Cruise Ship Sailor’s Name Tag

This plastic name tag was pinned to the uniform of a sailor named Handriyo, a member of the Nautical Department aboard the Holland America Line’s cruise ship Zuiderdam in 2007. The classic sailor’s uniform consisted of a blue shirt with a white-trimmed collar, dark blue pants, and a beribboned hat. Handriyo held the position of “sailor AB (able-bodied)” and he reported to the ship’s boatswain.
The job involved performing maintenance and cleaning duties aboard the ship, including painting the ship inside and out; cleaning the outside decks and accommodations; working the mooring ropes; driving the ship’s tender; making small maintenance repairs; assisting in the maintenance of boats, rafts, and other gear on the deck; rigging cargo, baggage, and tender gear; opening and closing hatches; baggage handling; and performing shore duties. In 2009, an entry-level, able-bodied seaman working aboard a typical cruise ship earned about $1,500 to $1,800 per month, with room and board provided on the ship.
Taking a cruise has become a popular leisure activity for many Americans. In 1980, 1.4 million Americans took a North American cruise and by 2005, that number had increased to 9.6 million. As both the number and size of cruise ships have grown, the number of people required to keep them running smoothly and to serve the needs of passengers has increased as well. Aboard the Zuiderdam, 800 crew work around the clock to fulfill the needs of 1,848 passengers.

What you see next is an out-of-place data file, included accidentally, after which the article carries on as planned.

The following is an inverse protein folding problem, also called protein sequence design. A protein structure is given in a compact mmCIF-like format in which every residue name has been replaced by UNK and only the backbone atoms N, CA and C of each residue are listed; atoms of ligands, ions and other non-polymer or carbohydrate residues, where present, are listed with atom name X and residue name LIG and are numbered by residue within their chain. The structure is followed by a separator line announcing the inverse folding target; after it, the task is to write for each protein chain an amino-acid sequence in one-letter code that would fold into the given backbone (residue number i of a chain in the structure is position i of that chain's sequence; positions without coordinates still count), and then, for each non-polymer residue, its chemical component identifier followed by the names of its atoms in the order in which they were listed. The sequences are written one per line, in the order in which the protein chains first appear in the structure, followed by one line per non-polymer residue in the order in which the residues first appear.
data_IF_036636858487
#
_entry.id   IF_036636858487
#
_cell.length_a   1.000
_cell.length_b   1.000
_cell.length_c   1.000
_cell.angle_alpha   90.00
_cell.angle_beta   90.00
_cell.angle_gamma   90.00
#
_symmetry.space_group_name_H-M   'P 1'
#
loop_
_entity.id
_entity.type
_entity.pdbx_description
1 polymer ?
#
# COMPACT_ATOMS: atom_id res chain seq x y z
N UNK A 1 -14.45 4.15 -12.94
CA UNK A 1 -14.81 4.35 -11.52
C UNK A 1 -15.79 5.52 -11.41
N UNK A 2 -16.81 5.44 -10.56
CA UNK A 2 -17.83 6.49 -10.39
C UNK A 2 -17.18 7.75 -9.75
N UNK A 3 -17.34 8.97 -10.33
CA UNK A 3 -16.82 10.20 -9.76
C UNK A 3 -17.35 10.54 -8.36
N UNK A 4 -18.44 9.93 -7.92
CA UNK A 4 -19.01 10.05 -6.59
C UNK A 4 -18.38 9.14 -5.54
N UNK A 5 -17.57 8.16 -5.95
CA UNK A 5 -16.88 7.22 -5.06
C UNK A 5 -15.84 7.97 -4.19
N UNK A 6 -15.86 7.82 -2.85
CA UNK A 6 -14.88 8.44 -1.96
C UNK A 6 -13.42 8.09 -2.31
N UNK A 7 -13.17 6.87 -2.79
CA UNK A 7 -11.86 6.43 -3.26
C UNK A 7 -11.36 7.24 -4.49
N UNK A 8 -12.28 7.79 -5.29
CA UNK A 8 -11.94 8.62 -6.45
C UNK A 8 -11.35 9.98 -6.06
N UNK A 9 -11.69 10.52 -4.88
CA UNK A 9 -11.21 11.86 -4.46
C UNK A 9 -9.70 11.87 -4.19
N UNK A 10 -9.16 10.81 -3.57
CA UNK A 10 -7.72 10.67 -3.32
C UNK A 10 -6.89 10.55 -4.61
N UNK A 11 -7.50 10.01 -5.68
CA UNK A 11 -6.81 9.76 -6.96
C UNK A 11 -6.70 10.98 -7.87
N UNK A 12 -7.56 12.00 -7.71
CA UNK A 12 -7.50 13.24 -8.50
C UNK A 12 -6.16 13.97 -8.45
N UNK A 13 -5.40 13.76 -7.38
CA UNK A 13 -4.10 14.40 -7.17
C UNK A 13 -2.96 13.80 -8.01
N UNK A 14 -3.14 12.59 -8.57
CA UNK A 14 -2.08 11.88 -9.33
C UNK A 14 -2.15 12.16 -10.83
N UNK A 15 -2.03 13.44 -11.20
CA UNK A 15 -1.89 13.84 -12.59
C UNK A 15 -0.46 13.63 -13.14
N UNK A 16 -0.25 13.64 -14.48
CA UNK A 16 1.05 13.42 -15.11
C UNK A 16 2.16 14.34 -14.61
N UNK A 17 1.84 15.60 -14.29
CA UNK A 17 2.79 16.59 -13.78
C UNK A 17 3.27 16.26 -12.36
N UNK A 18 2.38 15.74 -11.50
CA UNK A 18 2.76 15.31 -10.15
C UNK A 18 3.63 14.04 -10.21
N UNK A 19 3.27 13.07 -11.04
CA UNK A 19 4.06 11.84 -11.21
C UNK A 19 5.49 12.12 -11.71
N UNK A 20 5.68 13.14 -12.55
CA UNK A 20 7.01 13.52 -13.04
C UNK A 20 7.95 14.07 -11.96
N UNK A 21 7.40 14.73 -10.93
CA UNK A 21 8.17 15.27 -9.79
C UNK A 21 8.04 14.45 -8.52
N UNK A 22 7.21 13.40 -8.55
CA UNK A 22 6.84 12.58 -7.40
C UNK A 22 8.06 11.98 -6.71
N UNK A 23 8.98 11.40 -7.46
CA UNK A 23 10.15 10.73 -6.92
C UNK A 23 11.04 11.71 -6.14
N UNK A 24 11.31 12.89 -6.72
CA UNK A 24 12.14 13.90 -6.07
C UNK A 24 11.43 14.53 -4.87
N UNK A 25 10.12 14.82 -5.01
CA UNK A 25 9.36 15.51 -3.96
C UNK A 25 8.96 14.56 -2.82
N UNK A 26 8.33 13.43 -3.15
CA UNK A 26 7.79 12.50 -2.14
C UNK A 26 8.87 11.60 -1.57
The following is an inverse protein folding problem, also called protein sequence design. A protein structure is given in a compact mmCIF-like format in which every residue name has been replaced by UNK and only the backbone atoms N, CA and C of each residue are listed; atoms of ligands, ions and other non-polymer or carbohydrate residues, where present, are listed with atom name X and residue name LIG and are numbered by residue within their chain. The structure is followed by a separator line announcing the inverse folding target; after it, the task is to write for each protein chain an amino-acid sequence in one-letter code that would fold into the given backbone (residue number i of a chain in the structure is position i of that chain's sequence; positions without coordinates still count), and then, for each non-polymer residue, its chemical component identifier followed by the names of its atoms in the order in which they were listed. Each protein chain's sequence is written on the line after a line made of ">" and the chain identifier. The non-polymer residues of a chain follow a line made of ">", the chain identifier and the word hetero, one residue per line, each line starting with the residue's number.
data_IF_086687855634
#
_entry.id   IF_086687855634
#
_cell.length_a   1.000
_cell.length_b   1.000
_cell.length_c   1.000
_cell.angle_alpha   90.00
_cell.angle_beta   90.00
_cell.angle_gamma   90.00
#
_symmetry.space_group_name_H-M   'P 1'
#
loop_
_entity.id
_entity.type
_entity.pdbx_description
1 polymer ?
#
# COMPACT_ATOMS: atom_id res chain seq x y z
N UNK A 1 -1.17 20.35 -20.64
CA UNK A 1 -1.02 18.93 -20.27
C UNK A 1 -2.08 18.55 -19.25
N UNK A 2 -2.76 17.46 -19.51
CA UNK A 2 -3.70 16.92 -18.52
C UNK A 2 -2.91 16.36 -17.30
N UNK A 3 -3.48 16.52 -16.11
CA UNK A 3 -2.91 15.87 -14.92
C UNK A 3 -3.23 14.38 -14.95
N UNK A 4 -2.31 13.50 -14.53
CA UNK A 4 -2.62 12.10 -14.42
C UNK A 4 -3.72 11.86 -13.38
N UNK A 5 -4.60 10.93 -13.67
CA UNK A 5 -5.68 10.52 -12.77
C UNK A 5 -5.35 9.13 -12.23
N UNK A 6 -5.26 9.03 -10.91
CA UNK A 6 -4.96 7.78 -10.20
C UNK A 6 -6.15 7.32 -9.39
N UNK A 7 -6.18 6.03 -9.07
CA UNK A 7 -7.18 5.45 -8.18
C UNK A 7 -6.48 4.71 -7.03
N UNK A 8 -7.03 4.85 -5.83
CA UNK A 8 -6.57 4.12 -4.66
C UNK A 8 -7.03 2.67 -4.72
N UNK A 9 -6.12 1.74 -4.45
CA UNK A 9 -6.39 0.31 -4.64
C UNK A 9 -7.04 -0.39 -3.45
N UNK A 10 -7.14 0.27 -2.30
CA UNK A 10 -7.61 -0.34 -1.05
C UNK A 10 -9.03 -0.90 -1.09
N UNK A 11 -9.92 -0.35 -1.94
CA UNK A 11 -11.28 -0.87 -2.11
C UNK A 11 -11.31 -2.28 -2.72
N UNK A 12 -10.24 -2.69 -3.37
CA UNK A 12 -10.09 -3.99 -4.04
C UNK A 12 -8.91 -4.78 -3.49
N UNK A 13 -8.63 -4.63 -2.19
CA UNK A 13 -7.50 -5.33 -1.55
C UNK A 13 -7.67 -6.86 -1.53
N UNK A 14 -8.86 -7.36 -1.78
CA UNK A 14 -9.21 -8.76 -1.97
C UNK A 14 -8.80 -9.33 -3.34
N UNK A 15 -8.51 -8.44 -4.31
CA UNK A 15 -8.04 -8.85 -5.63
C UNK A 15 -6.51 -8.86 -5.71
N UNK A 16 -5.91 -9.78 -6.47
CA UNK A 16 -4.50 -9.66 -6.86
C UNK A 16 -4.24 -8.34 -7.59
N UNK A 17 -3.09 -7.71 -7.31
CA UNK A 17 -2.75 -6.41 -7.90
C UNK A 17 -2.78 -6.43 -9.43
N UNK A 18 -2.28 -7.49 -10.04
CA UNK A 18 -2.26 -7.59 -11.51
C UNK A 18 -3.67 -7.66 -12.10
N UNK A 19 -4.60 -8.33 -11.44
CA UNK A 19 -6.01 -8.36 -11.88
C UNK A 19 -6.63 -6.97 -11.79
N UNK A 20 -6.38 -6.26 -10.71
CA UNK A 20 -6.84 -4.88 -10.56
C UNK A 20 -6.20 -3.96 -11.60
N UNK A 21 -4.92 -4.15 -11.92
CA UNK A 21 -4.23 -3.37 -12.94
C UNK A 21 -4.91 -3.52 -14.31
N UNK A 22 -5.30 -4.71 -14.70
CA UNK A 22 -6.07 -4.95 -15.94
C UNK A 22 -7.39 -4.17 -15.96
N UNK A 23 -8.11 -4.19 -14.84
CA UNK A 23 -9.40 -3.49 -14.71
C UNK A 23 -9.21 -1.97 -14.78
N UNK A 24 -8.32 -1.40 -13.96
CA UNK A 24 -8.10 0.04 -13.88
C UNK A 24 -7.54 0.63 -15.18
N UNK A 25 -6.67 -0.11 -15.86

Cruise ship employees are recruited from around the world for a wide variety of jobs, from waiters to chefs, housekeepers to hair and nail technicians, and excursion leaders to shop managers. For the many jobs requiring interaction with passengers, workers must have a good command of English, and English-speaking workers from the Philippines or Indonesia (like Handriyo) fill many hospitality and service jobs aboard modern cruise ships. Americans are not typically attracted to most cruise-ship hospitality and service jobs because of low wages, long workdays at sea, and the hardship of having to be away from home and family for long periods of time.
date made
ca 2007
Physical Description
plastic (overall material)
overall: 1 in x 3 in x 1/4 in; 2.54 cm x 7.62 cm x .635 cm
ID Number
catalog number
accession number
Credit Line
Holland America Line
Sailing Ships
related event
Contemporary United States
See more items in
Work and Industry: Maritime
Clothing & Accessories
On the Water
Exhibition Location
National Museum of American History
Data Source
National Museum of American History


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